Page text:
The new driving instructor’s survival guide
Check out AA Driving School’s top tips for surviving your first day as a newly qualified ADI.
So, you’re qualified & ready to take on your first pupil. Feeling nervous?
As a newly qualified approved driving instructor (ADI), you may well be raring to go. You may also be a bag of nerves. Perhaps you’re a mix of the two. But it’s better not to let your nerves bubble over.
Here are some top tips to bear in mind when just starting out as a driving instructor, to help ensure things go as smoothly as a well-executed gear change.
When booking lessons…
Leave a gap between lessons
It’s very easy for lessons to overrun, for numerous reasons. This is particularly the case when you’re starting out, as giving a full lesson will take some fine-tuning. You’ll also be familiarising yourself with your routes, which may take longer to navigate at certain times of day.
This is why it’s a good idea to leave a gap between lessons – and not just the amount of time it takes to get from one pupil’s drop-off to the next one’s pick-up. Give yourself an extra 30 minutes.
This is helpful for several reasons. It saves you from feeling pressured if a lesson does look like it’s going to overrun. And even if it’s possible to set a watch by your lessons, it’s good to have a bit of time to reflect on the lesson, and write up any notes. Or perhaps to even take your mind off lessons completely for a short time, if you find that helpful.
Don’t overbook lessons
While you may be keen to fill up your diary, it’s best not to do this straight away. Until you get a better idea of your capacity for teaching per day, it’s a good idea to start slow. This way you’ll avoid getting too stressed, and burning yourself out.
Before you get in the car…
Greet your pupil outside the car
Before getting into the cockpit, greet your pupils outside of the car. This gives you a chance to have a brief ‘get to know you’ before taking the plunge into the learning environment.
So, you know you’re checking all the right boxes, there are a few procedural steps to take too.
Check their provisional licence
You should also take this opportunity to check they have their provisional driving licence. This is very important, as before they drive your car, you need to be sure they’re legally able to do so. Make a note of their licence number, full name and address. It’s probably worth taking a photo of it for your records.
Check their eyesight
A pupil must be able to read a number plate from 20 metres, provided it’s a vehicle made since 1 September 2001. If they can’t read it, then the lesson can’t continue. You can recommend that they have their eyes checked professionally, and rebook when their eyesight is corrected.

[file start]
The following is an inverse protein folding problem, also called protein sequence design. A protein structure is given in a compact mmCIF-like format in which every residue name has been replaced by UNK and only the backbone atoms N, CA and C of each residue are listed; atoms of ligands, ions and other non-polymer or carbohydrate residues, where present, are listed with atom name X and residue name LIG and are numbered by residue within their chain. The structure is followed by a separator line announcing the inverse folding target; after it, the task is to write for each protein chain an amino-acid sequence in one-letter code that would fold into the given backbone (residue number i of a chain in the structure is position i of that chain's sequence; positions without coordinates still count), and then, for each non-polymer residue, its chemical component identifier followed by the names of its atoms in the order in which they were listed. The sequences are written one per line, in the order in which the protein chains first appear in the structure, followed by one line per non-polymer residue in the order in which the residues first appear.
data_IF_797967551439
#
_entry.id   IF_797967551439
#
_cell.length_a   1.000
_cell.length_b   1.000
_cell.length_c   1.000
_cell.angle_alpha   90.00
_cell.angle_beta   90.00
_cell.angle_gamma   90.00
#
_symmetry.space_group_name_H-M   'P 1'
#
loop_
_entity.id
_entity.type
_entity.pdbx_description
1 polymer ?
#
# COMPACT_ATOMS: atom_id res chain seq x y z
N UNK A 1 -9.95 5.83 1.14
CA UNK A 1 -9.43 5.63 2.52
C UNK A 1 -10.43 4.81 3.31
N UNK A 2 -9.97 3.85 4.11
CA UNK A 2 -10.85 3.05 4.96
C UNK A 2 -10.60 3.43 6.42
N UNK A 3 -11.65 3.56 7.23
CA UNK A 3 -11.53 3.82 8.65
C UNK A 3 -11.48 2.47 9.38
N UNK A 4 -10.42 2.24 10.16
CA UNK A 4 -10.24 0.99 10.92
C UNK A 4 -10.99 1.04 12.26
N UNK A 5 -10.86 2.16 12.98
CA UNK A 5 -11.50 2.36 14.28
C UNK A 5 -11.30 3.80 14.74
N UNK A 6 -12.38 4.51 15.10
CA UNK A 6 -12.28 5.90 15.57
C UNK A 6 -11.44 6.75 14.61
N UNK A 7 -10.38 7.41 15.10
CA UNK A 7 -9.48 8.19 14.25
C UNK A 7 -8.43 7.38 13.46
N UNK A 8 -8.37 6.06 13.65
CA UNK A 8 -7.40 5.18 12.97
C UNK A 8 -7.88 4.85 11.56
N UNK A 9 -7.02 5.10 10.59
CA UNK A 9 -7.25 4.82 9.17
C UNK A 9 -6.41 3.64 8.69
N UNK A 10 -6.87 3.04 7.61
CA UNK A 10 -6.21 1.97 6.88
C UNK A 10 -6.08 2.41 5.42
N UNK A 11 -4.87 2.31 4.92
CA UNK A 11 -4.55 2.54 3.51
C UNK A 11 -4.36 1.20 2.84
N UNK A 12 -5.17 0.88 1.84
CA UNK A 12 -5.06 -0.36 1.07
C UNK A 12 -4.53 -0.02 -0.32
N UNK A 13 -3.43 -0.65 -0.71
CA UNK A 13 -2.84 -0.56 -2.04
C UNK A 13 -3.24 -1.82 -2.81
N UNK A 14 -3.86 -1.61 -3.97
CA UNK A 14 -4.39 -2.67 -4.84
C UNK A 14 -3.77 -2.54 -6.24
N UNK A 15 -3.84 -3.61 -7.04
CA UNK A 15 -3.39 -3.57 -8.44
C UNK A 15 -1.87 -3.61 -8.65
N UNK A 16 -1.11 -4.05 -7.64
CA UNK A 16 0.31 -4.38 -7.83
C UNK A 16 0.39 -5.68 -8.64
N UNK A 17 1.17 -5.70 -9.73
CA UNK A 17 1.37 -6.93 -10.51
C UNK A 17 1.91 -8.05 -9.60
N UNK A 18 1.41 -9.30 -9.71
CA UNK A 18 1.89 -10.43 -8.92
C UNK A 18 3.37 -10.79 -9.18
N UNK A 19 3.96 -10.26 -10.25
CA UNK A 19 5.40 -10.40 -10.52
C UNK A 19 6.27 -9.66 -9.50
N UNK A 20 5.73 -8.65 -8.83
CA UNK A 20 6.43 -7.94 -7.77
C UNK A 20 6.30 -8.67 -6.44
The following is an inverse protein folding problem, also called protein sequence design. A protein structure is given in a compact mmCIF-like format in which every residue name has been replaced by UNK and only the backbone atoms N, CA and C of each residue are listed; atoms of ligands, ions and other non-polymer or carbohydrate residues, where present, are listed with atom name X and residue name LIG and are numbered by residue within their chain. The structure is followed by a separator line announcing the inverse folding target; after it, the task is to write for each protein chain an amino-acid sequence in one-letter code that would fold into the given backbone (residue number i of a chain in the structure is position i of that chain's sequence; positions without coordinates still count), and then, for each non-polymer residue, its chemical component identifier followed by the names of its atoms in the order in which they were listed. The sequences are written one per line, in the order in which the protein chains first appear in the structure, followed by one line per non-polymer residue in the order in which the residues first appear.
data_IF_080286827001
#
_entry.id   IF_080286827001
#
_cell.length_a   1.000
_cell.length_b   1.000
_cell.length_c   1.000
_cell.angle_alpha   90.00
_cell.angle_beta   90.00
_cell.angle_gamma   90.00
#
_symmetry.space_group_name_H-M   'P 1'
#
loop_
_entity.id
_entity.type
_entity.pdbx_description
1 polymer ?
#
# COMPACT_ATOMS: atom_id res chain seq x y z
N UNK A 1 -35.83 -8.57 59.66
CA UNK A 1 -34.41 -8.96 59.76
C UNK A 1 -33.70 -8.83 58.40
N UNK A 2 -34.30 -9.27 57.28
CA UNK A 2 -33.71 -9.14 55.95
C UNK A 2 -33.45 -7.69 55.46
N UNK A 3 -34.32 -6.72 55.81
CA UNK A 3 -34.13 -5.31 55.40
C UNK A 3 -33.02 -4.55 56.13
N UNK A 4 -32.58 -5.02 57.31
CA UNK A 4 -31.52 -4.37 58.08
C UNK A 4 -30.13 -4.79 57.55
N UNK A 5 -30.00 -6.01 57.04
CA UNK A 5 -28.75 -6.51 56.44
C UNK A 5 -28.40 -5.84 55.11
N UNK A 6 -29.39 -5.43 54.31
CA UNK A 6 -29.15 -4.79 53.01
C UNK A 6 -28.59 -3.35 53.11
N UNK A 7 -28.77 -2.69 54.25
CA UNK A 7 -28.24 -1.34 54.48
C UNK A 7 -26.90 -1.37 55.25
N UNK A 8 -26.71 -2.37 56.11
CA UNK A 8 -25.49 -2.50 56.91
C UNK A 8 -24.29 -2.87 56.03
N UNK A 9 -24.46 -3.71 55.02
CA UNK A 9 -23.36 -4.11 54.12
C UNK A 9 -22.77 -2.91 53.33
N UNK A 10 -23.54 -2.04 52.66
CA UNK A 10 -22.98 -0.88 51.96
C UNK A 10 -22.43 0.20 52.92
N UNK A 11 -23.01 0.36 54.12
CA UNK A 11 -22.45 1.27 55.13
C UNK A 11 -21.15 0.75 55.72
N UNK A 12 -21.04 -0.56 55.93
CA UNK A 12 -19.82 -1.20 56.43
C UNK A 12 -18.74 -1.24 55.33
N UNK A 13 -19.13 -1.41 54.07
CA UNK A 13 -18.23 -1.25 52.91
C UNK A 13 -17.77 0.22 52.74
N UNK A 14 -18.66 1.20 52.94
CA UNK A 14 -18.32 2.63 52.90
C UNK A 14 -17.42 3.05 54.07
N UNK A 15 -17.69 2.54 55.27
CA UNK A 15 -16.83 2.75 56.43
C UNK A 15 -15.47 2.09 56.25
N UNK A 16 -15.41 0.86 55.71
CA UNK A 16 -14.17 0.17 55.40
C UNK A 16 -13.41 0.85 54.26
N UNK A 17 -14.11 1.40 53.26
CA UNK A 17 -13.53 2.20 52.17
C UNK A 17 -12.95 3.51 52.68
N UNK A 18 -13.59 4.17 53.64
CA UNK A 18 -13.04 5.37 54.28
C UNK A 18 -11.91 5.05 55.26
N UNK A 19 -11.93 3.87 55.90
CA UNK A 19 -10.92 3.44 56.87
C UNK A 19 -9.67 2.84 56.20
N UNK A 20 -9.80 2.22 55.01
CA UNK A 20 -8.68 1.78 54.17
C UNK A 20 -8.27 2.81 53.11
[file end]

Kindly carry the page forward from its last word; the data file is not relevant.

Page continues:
Ask how they’re going to pay
It’s best to work out how the pupil intends to pay at the beginning of the lesson, rather than at the end. If they need to stop at a cashpoint, for instance, you can work that into the lesson. Most payments are likely to be digital though, so make sure you have your payment details to hand.
Be sure to record the payment on their progress card. Also, it’s a good idea to ask them to sign for each lesson they pay for, for your own records. This should help give both you and your pupil peace of mind.
During the lesson…
Don’t overload your pupils
At the beginning of the lesson, you’ll ask the pupil how much driving they’ve done, and start to establish their level of experience and skill. Even if they say they’ve driven before, you should support them by not giving them too much to do at first.
This is because you need to establish that they can do what they say they can do. And even if they do have a certain level of experience, they’ll still need to get used to your car, and to you. This is a new experience for them too, so it’s always best to start slow.
Use your sat nav
If you’re not 100% familiar with the area you’ll be driving in, using your sat nav will give you one less thing to worry about. It will also be helpful to add your pupils’ addresses, so you can find them easily, and be sure you can drop them off on time at the end of the lesson.
Take drinks and snacks
Your first day on the job may seem like a long one. Be sure to have some drinks and snacks to hand, to stay hydrated and keep you alert.
How do I join the AA Driving School?
If you are yet to take the plunge to start training to become a driving instructor or have recently qualified as an ADI and are considering your next steps, then head over to The AA Driving School to find out more about the different franchises on offer. We’d love to hear from you!